The Spanish cavalry had crossed the Meuse River and made contact with the rear of the rebel army. With the bulk of his army still south of the Meuse, John sent messages to his cavalry, now commanded by Alexander, not to approach the enemy too closely until the arrival of rest of the troops.But Alexander, seeing the sorry state of the enemy forces and advised by Mondragón and Gonzaga of the opportunity to surprise the enemy, gave the order to charge. After several clashes with the Spanish cavalry, the Netherlandish cavalry, which was protecting the rear of their forces, fled towards the army, causing an enormous panic amongst the rebel troops. The result was a crushing victory by Parma's cavalry. The entire army's order disintegrated, and the almost unopposed Spanish cavalry massacred fleeing troops.
The Netherlandish army tried to regroup, but a cannon and its ammunition blew up, causing many deaths and renewed panic. Meanwhile, part of the rebel troops, mostly Dutch and Scots led by Colonel Henry Balfour, tried to take defensive positions, but could not withstand the musketeers and pikemen led by John, Mondragón and Gonzaga.The Spanish victory was complete, De Goignies was taken prisoner, along with a large number of his officers, John captured 34 flags and banners and all the artillery and baggage of the enemy, and thousands of rebel soldiers were killed or captured. The Spanish casualties, however, were minimal, about 12 dead and a few wounded. Around 3,000 men reached Gembloux and closed the gates, but after negotiations the rebels surrendered to the Spaniards on 5 February and the city was spared from being sacked.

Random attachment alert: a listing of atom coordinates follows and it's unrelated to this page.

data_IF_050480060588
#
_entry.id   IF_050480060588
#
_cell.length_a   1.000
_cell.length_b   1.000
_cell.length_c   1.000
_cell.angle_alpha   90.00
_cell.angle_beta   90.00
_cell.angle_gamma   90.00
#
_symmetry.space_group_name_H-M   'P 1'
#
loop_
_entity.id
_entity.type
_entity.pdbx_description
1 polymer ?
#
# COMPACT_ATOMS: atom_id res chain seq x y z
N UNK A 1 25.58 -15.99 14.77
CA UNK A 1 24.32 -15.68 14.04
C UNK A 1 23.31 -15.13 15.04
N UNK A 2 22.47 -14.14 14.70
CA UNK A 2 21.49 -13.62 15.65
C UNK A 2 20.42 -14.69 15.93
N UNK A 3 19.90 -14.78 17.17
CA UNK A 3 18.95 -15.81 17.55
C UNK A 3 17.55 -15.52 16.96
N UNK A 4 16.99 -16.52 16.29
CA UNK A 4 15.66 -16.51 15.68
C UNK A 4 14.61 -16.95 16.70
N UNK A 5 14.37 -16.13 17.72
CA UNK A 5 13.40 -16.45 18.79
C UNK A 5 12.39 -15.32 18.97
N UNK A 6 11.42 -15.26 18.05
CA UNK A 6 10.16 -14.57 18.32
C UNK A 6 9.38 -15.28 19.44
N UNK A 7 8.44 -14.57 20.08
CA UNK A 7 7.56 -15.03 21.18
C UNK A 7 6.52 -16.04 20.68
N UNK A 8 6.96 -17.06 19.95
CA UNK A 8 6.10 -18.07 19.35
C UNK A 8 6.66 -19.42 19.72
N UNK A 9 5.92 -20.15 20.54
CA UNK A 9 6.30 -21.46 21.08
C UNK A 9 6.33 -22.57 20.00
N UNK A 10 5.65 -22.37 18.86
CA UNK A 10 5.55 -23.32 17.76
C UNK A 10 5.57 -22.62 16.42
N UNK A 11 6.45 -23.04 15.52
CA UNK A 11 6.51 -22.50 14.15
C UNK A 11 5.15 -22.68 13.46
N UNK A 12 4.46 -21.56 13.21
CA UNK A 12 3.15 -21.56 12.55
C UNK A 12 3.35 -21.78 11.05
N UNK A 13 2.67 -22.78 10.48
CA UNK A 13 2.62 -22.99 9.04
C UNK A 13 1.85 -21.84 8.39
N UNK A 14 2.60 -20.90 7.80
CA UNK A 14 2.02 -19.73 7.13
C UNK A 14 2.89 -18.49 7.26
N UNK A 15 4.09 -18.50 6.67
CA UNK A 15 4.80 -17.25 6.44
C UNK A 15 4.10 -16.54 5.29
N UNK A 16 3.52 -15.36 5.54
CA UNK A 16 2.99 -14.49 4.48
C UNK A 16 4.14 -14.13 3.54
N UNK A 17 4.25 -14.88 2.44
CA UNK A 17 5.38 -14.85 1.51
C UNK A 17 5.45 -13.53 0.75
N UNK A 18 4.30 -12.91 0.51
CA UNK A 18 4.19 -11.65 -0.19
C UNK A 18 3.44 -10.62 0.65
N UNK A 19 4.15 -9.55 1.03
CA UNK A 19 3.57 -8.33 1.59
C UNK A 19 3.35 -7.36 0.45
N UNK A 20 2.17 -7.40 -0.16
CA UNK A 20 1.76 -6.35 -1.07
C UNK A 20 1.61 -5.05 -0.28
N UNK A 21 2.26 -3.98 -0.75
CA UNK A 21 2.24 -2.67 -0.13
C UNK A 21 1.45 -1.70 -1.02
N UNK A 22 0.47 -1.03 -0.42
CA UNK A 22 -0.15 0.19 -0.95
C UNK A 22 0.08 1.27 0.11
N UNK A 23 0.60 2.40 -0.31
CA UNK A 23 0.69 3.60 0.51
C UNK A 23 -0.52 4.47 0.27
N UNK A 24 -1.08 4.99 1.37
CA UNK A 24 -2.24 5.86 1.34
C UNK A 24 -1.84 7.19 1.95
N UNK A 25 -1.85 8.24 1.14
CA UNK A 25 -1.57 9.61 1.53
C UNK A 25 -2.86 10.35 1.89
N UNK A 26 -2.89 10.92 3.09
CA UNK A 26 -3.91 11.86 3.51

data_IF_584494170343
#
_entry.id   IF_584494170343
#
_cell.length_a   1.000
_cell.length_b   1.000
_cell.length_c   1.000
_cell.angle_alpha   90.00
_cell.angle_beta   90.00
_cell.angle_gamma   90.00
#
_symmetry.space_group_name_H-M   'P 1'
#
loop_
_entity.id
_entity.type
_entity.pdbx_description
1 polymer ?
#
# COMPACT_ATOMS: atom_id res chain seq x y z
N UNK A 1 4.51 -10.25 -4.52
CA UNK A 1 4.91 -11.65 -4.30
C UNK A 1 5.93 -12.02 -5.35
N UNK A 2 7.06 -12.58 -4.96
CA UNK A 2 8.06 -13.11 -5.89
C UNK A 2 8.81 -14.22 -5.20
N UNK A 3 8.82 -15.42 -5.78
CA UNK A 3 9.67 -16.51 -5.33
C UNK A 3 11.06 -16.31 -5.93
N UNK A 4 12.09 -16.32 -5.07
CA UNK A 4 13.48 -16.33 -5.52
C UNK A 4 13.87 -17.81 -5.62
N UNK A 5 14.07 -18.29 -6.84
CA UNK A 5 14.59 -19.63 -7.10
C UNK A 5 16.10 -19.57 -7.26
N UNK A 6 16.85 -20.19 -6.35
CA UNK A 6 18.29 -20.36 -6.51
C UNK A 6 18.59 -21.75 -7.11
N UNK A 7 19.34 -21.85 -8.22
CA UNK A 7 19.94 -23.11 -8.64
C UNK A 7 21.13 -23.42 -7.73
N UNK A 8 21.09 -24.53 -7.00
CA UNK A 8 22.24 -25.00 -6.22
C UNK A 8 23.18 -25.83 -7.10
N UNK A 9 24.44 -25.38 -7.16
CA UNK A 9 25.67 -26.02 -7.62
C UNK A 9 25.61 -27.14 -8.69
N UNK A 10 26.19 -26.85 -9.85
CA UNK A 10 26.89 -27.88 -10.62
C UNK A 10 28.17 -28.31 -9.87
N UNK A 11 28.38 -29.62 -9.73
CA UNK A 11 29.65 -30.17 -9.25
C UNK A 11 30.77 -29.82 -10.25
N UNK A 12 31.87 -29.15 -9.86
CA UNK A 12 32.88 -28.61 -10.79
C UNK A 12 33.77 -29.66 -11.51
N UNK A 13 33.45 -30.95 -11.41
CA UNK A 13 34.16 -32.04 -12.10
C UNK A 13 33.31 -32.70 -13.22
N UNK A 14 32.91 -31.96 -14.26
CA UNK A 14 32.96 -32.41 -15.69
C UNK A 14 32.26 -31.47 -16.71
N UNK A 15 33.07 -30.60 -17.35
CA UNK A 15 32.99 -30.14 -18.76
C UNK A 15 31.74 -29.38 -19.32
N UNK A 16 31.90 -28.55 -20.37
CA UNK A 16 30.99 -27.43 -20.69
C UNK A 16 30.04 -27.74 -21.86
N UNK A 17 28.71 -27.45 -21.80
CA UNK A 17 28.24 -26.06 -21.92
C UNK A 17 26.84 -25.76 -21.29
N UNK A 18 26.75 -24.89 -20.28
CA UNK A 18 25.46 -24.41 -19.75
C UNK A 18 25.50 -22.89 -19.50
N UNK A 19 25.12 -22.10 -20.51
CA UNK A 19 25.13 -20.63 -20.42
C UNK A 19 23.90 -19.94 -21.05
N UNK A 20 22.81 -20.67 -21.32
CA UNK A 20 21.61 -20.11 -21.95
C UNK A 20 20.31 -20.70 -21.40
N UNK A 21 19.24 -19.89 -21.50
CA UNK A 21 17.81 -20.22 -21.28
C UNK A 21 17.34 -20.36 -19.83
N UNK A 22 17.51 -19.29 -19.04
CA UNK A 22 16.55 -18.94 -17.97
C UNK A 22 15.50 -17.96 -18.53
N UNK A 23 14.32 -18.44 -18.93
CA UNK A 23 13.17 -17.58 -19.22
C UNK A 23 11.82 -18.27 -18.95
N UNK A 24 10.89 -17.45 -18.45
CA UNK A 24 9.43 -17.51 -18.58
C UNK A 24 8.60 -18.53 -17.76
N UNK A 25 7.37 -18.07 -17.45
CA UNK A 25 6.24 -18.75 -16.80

The defeat at Gembloux forced Prince William of Orange, the leader of the revolt, to leave Brussels, along with its nominal governor, Matthias of Austria (the future Holy Roman Emperor), who had accepted the position of governor-general by the states-general, although he was not recognized by his uncle, Philip II of Spain.The victory of John also meant the end of the Union of Brussels, and hastened the disintegration of the unity of the rebel provinces.
John died nine months after the battle (probably from typhus), on 1 October 1578, and was succeeded by Farnese as governor-general (last desire of John that Philip II confirmed), who at the head of the Spanish army reconquered large parts of the Low Countries in the following years.
On 6 January 1579 the provinces loyal to the Spanish Monarchy signed the defensive Union of Arras, expressed their loyalty to Philip II and recognized Farnese as Governor-General of the Netherlands.In contrast, the provinces loyal to the Protestant cause signed the defensive Union of Utrecht.